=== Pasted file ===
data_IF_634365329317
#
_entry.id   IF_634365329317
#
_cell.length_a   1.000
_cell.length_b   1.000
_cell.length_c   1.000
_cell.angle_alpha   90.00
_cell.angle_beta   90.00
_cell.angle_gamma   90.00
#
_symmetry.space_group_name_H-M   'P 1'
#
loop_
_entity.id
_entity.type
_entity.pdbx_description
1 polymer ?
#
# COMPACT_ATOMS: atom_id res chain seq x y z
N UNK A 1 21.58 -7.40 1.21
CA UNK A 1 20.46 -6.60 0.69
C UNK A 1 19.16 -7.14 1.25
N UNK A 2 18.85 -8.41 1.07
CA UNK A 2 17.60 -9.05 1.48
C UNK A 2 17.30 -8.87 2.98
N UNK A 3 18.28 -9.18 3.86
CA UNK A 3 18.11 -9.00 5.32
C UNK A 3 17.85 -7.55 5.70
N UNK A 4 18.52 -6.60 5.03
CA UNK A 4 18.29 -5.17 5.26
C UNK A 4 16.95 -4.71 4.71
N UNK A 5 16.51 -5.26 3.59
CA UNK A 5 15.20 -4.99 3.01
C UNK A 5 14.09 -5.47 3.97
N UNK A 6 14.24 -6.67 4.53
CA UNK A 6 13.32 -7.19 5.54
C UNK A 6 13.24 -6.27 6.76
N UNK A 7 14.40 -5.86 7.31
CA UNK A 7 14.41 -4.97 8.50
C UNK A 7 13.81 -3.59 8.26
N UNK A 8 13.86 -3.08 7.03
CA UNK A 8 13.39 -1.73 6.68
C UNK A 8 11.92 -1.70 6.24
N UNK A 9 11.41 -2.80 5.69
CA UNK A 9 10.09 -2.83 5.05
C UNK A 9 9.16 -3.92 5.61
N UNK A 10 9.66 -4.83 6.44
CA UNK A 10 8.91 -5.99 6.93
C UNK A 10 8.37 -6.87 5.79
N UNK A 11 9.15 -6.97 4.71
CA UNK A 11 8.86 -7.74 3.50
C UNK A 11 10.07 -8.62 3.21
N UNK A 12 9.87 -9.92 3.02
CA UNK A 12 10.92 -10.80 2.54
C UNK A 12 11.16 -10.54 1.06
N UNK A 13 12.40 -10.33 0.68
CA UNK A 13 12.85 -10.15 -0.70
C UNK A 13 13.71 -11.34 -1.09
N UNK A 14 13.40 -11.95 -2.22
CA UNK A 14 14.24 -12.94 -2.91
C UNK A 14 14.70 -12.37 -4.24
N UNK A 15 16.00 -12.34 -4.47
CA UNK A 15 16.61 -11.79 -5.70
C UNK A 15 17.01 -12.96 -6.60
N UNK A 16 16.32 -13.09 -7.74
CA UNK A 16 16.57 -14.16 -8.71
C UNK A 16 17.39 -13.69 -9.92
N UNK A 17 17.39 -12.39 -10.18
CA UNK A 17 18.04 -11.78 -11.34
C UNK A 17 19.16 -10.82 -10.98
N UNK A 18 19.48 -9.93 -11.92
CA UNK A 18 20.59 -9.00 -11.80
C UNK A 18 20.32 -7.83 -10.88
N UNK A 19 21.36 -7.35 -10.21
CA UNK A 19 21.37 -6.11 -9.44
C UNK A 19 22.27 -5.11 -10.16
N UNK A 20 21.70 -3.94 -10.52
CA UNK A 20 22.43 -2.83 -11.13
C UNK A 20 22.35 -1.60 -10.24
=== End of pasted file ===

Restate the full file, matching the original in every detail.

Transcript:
data_IF_634365329317
#
_entry.id   IF_634365329317
#
_cell.length_a   1.000
_cell.length_b   1.000
_cell.length_c   1.000
_cell.angle_alpha   90.00
_cell.angle_beta   90.00
_cell.angle_gamma   90.00
#
_symmetry.space_group_name_H-M   'P 1'
#
loop_
_entity.id
_entity.type
_entity.pdbx_description
1 polymer ?
#
# COMPACT_ATOMS: atom_id res chain seq x y z
N UNK A 1 21.58 -7.40 1.21
CA UNK A 1 20.46 -6.60 0.69
C UNK A 1 19.16 -7.14 1.25
N UNK A 2 18.85 -8.41 1.07
CA UNK A 2 17.60 -9.05 1.48
C UNK A 2 17.30 -8.87 2.98
N UNK A 3 18.28 -9.18 3.86
CA UNK A 3 18.11 -9.00 5.32
C UNK A 3 17.85 -7.55 5.70
N UNK A 4 18.52 -6.60 5.03
CA UNK A 4 18.29 -5.17 5.26
C UNK A 4 16.95 -4.71 4.71
N UNK A 5 16.51 -5.26 3.59
CA UNK A 5 15.20 -4.99 3.01
C UNK A 5 14.09 -5.47 3.97
N UNK A 6 14.24 -6.67 4.53
CA UNK A 6 13.32 -7.19 5.54
C UNK A 6 13.24 -6.27 6.76
N UNK A 7 14.40 -5.86 7.31
CA UNK A 7 14.41 -4.97 8.50
C UNK A 7 13.81 -3.59 8.26
N UNK A 8 13.86 -3.08 7.03
CA UNK A 8 13.39 -1.73 6.68
C UNK A 8 11.92 -1.70 6.24
N UNK A 9 11.41 -2.80 5.69
CA UNK A 9 10.09 -2.83 5.05
C UNK A 9 9.16 -3.92 5.61
N UNK A 10 9.66 -4.83 6.44
CA UNK A 10 8.91 -5.99 6.93
C UNK A 10 8.37 -6.87 5.79
N UNK A 11 9.15 -6.97 4.71
CA UNK A 11 8.86 -7.74 3.50
C UNK A 11 10.07 -8.62 3.21
N UNK A 12 9.87 -9.92 3.02
CA UNK A 12 10.92 -10.80 2.54
C UNK A 12 11.16 -10.54 1.06
N UNK A 13 12.40 -10.33 0.68
CA UNK A 13 12.85 -10.15 -0.70
C UNK A 13 13.71 -11.34 -1.09
N UNK A 14 13.40 -11.95 -2.22
CA UNK A 14 14.24 -12.94 -2.91
C UNK A 14 14.70 -12.37 -4.24
N UNK A 15 16.00 -12.34 -4.47
CA UNK A 15 16.61 -11.79 -5.70
C UNK A 15 17.01 -12.96 -6.60
N UNK A 16 16.32 -13.09 -7.74
CA UNK A 16 16.57 -14.16 -8.71
C UNK A 16 17.39 -13.69 -9.92
N UNK A 17 17.39 -12.39 -10.18
CA UNK A 17 18.04 -11.78 -11.34
C UNK A 17 19.16 -10.82 -10.98
N UNK A 18 19.48 -9.93 -11.92
CA UNK A 18 20.59 -9.00 -11.80
C UNK A 18 20.32 -7.83 -10.88
N UNK A 19 21.36 -7.35 -10.21
CA UNK A 19 21.37 -6.11 -9.44
C UNK A 19 22.27 -5.11 -10.16
N UNK A 20 21.70 -3.94 -10.52
CA UNK A 20 22.43 -2.83 -11.13
C UNK A 20 22.35 -1.60 -10.24